Objectivity has always been a myth. Newspapers have always made subjective decisions about which stories to cover and where to place them in the newspaper. And editors and writers always have opinions in the background: who they interview, the questions they ask, the way they slant their stories. Objectivity is a nice ideal; it's just that it never really existed.

7:38 PM  
Anonymous Brian Steffens said...

I feel like I've read this before. Actually, I've heard it before -- more than 25 years ago. The "libertarian" Orange County Register was looking to go mainstream. They were part of the West Coast club when it came to earning money, but not so much when it came to journalistic reputation. So they tightened their belts, invested heavily in new leadership and staff, and did an impressive makeover.

We went "professional" and really gave the Los Angeles Times a major headache in the 80s.

A Texas-trained journalist, D.R. Segal, was a valued mentor to the family and the staff.

After we were well underway to remaking the paper, D.R. took the senior editors to lunch. He appreciated our efforts, but cautioned: (I'm paraphrasing here, since it's been more than 20 years and I may not have this as an exact quote) ...

You know, it's great the journalism you're doing, but watch that you don't become bland. Folks around here might have loved us or hated us, but they were compelled every morning to walk to the end of their driveway in their slippers and robe and wonder as they picked up the papper: "What did those SOBs say today?"

He was worried we were losing that "edge," or in your words, the "bite."

I fear we didn't listen close enough.

On another note, I disagree (I know, you're surprised) that the LA Times is biased, per se. Sure, I know some of the reporters-turned-columnists who might be thought of in that manner, but when I worked there, our mission was to hold local government and business accountable. You need not be conservative or liberal, Republican or Democrat to buy into that.

8:47 PM  
Blogger Bruce Tomaso said...

Actually, there is nothing -- not a syllable -- in Thomson's statement that denies Carr's central thesis: That The Journal's top editors under Murdoch are tilting news coverage to the right.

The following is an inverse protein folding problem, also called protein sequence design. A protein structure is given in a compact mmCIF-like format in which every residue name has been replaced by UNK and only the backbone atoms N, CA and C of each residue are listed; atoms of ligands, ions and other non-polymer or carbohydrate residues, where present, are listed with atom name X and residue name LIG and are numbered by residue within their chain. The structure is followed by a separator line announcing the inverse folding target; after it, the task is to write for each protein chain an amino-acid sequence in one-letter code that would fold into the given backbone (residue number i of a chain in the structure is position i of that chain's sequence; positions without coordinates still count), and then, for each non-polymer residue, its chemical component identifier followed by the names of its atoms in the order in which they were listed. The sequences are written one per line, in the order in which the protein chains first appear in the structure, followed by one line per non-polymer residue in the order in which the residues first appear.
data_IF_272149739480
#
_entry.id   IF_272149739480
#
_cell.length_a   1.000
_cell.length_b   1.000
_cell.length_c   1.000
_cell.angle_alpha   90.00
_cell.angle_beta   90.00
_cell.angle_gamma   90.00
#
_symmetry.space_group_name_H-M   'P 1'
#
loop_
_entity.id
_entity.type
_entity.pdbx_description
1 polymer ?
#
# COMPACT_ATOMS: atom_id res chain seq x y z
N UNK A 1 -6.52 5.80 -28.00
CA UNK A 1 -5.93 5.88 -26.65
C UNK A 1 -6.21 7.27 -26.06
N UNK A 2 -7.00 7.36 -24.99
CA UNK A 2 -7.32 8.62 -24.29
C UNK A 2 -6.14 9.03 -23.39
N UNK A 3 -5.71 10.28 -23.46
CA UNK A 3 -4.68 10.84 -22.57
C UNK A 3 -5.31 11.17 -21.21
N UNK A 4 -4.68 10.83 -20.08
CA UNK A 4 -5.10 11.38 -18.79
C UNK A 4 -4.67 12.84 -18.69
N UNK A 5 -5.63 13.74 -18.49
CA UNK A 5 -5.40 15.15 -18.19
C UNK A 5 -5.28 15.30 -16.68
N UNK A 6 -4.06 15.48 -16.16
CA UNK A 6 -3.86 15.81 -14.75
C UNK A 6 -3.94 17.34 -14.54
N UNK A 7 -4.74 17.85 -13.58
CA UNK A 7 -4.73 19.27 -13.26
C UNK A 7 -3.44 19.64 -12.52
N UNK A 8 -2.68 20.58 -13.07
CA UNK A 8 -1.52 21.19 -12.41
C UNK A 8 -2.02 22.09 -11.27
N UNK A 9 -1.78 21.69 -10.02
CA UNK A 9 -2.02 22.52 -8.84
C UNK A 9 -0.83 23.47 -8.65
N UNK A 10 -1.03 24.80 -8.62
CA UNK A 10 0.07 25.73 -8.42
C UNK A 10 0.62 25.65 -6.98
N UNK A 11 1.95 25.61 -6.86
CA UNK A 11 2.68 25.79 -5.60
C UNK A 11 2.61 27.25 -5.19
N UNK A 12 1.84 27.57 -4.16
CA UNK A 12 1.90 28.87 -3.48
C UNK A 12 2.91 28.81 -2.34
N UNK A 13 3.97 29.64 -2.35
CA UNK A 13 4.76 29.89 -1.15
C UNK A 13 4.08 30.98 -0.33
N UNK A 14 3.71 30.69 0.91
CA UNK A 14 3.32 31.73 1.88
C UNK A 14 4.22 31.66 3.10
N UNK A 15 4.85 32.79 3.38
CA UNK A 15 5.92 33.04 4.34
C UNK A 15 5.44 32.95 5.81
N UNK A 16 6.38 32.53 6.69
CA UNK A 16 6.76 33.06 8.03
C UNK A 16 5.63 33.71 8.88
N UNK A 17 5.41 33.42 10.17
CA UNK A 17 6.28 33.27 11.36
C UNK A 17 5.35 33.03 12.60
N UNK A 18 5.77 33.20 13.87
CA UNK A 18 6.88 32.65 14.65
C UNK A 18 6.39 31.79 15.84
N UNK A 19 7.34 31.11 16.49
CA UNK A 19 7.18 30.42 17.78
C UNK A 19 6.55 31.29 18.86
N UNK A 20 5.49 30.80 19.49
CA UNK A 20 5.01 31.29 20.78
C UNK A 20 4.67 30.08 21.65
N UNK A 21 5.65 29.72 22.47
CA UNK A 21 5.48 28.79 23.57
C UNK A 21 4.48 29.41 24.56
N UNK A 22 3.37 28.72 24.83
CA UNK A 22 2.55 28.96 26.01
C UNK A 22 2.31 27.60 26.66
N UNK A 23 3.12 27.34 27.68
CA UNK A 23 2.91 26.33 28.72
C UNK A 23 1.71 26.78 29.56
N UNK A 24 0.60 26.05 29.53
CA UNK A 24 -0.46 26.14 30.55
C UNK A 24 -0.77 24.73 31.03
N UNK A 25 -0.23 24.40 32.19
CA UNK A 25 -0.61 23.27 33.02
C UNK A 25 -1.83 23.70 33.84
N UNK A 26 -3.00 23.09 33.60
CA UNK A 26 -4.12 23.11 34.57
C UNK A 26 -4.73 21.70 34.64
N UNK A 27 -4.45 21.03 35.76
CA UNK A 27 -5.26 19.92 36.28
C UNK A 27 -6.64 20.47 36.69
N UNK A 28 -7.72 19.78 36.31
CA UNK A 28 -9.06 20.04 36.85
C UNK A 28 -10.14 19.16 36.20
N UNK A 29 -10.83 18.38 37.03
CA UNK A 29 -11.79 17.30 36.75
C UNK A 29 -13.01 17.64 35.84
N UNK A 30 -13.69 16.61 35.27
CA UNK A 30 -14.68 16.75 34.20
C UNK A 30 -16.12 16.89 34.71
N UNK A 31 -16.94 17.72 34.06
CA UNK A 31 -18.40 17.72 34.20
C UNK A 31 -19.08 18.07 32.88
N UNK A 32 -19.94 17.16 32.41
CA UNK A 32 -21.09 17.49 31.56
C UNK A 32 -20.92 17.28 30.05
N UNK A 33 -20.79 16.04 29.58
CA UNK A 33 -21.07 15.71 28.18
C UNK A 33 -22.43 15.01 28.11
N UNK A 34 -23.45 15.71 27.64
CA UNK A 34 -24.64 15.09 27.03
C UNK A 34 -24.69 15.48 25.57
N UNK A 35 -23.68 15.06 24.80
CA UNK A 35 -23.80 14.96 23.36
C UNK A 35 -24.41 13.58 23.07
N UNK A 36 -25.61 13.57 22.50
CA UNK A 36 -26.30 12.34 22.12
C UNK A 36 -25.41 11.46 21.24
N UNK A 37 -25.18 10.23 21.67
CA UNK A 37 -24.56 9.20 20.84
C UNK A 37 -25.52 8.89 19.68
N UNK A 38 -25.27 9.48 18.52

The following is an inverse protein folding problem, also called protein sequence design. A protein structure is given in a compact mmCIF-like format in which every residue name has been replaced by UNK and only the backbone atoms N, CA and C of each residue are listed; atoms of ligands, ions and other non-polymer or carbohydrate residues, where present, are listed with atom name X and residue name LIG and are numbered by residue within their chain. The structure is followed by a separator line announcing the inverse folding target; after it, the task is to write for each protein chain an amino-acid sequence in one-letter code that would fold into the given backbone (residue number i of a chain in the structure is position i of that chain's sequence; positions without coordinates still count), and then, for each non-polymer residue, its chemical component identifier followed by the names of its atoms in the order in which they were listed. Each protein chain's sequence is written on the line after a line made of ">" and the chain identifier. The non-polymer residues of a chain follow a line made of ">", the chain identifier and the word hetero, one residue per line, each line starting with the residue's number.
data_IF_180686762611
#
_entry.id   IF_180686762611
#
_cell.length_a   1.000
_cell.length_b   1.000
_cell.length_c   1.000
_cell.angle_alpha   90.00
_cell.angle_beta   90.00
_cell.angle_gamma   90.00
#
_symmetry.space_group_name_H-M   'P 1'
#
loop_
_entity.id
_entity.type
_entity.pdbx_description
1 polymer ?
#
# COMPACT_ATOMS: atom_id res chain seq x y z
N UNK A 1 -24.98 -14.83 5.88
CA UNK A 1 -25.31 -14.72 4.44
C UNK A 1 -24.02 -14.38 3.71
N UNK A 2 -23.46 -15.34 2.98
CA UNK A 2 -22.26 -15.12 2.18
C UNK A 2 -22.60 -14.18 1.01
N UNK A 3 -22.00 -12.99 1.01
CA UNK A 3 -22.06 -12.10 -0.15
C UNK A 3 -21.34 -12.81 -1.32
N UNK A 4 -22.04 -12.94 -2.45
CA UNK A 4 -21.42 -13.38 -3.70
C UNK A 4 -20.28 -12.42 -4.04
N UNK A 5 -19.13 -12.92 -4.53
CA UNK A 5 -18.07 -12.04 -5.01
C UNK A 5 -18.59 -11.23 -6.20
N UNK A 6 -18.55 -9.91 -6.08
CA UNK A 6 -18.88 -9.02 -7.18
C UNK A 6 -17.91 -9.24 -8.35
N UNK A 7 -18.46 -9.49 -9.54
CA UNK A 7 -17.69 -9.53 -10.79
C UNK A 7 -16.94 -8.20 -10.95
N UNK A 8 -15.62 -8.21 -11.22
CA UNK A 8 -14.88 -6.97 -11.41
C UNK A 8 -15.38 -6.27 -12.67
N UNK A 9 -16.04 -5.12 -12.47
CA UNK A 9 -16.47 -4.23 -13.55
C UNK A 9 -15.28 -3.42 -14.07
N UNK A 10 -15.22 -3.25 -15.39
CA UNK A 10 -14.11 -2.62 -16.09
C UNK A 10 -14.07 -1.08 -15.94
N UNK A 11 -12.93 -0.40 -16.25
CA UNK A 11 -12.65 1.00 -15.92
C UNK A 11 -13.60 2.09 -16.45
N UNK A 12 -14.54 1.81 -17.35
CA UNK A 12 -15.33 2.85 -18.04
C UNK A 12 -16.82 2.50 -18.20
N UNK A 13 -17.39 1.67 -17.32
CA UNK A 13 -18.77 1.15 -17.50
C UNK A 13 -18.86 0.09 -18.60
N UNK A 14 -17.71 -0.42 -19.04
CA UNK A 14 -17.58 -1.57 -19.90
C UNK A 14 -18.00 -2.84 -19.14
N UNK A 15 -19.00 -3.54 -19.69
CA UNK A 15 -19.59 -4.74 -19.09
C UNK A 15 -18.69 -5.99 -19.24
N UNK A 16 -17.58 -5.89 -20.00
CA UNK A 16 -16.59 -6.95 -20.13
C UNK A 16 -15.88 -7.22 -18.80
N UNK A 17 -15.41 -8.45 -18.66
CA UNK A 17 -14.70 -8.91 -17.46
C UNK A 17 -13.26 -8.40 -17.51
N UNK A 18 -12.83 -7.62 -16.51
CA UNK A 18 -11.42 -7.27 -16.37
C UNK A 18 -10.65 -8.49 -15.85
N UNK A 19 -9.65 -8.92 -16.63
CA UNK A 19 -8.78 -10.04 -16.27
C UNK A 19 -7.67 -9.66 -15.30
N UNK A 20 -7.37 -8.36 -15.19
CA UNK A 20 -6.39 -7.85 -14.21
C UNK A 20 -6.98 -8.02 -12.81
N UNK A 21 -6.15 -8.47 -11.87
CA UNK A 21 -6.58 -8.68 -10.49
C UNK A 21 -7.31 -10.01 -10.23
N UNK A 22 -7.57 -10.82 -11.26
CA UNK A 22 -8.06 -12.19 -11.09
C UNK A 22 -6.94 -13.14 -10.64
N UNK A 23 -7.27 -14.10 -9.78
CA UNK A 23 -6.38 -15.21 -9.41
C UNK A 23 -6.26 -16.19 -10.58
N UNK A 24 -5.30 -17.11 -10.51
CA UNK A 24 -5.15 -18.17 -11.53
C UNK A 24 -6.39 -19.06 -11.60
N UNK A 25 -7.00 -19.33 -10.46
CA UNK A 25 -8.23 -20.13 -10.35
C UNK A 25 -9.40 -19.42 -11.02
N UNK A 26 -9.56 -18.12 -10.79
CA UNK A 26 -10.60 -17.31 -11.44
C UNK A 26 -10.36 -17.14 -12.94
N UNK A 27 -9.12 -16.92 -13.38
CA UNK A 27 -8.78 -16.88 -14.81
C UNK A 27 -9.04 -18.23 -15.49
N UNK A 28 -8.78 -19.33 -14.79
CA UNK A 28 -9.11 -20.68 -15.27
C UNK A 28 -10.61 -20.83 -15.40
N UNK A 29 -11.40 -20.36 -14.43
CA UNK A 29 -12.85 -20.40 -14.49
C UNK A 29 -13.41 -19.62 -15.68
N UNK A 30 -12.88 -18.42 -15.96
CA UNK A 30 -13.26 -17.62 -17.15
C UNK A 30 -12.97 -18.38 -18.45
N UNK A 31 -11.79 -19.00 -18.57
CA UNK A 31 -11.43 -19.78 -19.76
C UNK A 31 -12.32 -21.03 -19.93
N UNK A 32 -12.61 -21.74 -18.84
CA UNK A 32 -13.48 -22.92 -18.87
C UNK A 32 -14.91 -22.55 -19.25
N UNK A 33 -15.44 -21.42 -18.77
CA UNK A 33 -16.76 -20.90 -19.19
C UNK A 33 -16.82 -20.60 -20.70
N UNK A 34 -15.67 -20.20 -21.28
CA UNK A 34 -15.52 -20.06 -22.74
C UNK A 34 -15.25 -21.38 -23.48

Thomson complains about Carr's use of anonymous sources, complains that Carr talked to former Journal employees, characterizes some of Carr's assertions as "unsubstantiated" (without ever saying what those unsubstantiated assertions are), questions the motives and ethics of Carr and Bill Keller, and dismissively suggests that the only reason the piece was published in the first place is that The New York Times is afraid or envious (or both) of the "rise" of The Journal.

But Thomson never once denies (heatedly or otherwise) doing what the story says he and his second-in-command are doing: Putting their thumbs on the scale to tilt political coverage so as to make it more unfavorable to President Obama and other liberal leaders.

10:11 PM  
Blogger Steve Ross said...

I saw the study and don't fully believe it -- as a reader of both the NYT and the WSJ, daily, now and for most of my professional life -- although neither paper is as well reported as it was 5 years ago.

But these are national papers and they have competition (from each other, to start).

Why would I go for slanted local coverage in a one newspaper town?

11:31 PM  
Anonymous Anonymous said...

The NYT accuses the WSJ of being slanted. The pot has proclaimed the kettle is black!the Times' fawning coverage of all things liberal is legendary.

3:24 AM  
Anonymous Anonymous said...

At least Sir Rupert is DOING SOMETHING, unlike other coupon-clipping publishers who are closeted in their offices counting their dwindling resources. Otis Chandler did a similar radical thing, breaking the LA Times from its conservative positions in the 1960's and leading the Times to a 1 million circulation behemoth. Rupert sees the same thing for the WSJ with a more conservative stand, I think.